For the second consecutive game Tuesday, senior Aijha Blackwell sat on the Cardinal Ritter girls basketball team's bench in street clothes.
Blackwell, a University of Missouri women's basketball signee who enrolled last week at Cardinal Ritter, watched Tuesday as the Lions dropped a 52-43 decision at home to Incarnate Word.
When asked if her goal was to attempt to gain eligibility to play this semester at Cardinal Ritter after transferring from Whitfield, Blackwell was blunt.
“Yeah,” Blackwell said. “I would. I just don't really know what's going to happen.”
Cardinal Ritter girls basketball coach Tony Condra confirmed the school has sent a transfer request to the Missouri State High School Activities Association.
Condra said he wasn't sure how long the process would take, or if it would have a positive outcome for the Lions.
“You know, everything falls on MSHSAA,” Condra said. “I mean, of course, we would (love for Blackwell to join the team), but everything falls on MSHSAA.”
Blackwell was a first-team All-Metro selection as a junior after she led the area in scoring at 24.2 points per game as Whitfield finished 23-7 and finished third in Class 3.
For now, though, when it comes to basketball all she can do is wait.
“I'm just sitting here right now,” Blackwell said. “It's a little tough because I'm sitting down and watching everyone play the sport that I love. I'm the only one out and it gets tough. You've got to just stay positive, for the most part.”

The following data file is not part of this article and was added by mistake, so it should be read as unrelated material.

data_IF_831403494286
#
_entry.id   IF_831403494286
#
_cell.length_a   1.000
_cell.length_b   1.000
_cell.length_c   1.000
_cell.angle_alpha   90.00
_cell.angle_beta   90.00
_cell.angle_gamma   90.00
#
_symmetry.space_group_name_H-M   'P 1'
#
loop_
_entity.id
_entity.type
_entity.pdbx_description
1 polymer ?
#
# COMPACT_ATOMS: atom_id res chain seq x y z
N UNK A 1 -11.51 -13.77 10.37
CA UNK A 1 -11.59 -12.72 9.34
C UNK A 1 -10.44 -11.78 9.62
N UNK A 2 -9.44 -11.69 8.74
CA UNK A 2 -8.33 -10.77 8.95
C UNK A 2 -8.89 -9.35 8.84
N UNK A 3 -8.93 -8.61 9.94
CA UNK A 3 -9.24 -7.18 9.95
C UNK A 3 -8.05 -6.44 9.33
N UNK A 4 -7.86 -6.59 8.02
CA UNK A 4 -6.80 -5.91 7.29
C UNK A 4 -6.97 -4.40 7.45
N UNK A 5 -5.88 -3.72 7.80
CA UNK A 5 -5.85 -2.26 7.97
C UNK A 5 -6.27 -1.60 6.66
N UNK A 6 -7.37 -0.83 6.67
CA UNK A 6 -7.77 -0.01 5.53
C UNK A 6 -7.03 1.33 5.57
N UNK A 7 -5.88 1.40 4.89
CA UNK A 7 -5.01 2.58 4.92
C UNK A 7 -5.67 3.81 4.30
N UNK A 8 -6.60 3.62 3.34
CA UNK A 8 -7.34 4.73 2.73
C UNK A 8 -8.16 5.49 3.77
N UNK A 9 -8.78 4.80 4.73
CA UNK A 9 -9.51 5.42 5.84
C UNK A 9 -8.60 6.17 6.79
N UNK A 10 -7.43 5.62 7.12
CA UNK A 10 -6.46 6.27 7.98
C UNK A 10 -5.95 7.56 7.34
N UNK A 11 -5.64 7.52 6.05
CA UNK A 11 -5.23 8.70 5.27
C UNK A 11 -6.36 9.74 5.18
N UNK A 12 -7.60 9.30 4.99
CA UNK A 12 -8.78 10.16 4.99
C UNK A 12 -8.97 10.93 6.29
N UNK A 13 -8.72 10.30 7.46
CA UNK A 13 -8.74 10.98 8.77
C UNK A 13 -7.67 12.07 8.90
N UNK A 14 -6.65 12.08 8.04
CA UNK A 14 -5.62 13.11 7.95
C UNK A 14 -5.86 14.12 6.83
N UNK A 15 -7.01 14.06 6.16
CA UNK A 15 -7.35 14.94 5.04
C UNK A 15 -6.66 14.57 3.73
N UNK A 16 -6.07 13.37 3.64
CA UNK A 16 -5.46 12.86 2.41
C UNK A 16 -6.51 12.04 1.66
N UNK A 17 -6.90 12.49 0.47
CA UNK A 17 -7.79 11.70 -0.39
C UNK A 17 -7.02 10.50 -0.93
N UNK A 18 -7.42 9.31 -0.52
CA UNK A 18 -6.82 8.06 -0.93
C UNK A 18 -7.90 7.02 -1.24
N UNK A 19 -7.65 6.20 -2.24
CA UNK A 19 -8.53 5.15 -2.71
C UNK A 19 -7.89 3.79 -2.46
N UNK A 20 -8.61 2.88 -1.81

MSHSAA communications director Jason West communicated via email Wednesday that the association had received a transfer eligibility request from Cardinal Ritter regarding Blackwell.
While no timetable was given for a resolution, West said he felt Blackwell's receiving money from USA Basketball for her participation with the Under-18 national team last summer wasn't applicable in Blackwell's case as a reason for disqualification of eligibility.
Maori Davenport, who played with Blackwell on the U.S. Under-18 team, was declared ineligible by the Alabama State Activities Association for what was termed the reception of improper financial compensation to an amateur athlete before a court injunction allowed her to return to the court last week.
"While MSHSAA does have language similar to the AHSAA’s 'Amateur Rule,' the language in the MSHSAA handbook does allow for a different outcome than the Alabama language," West communicated via email.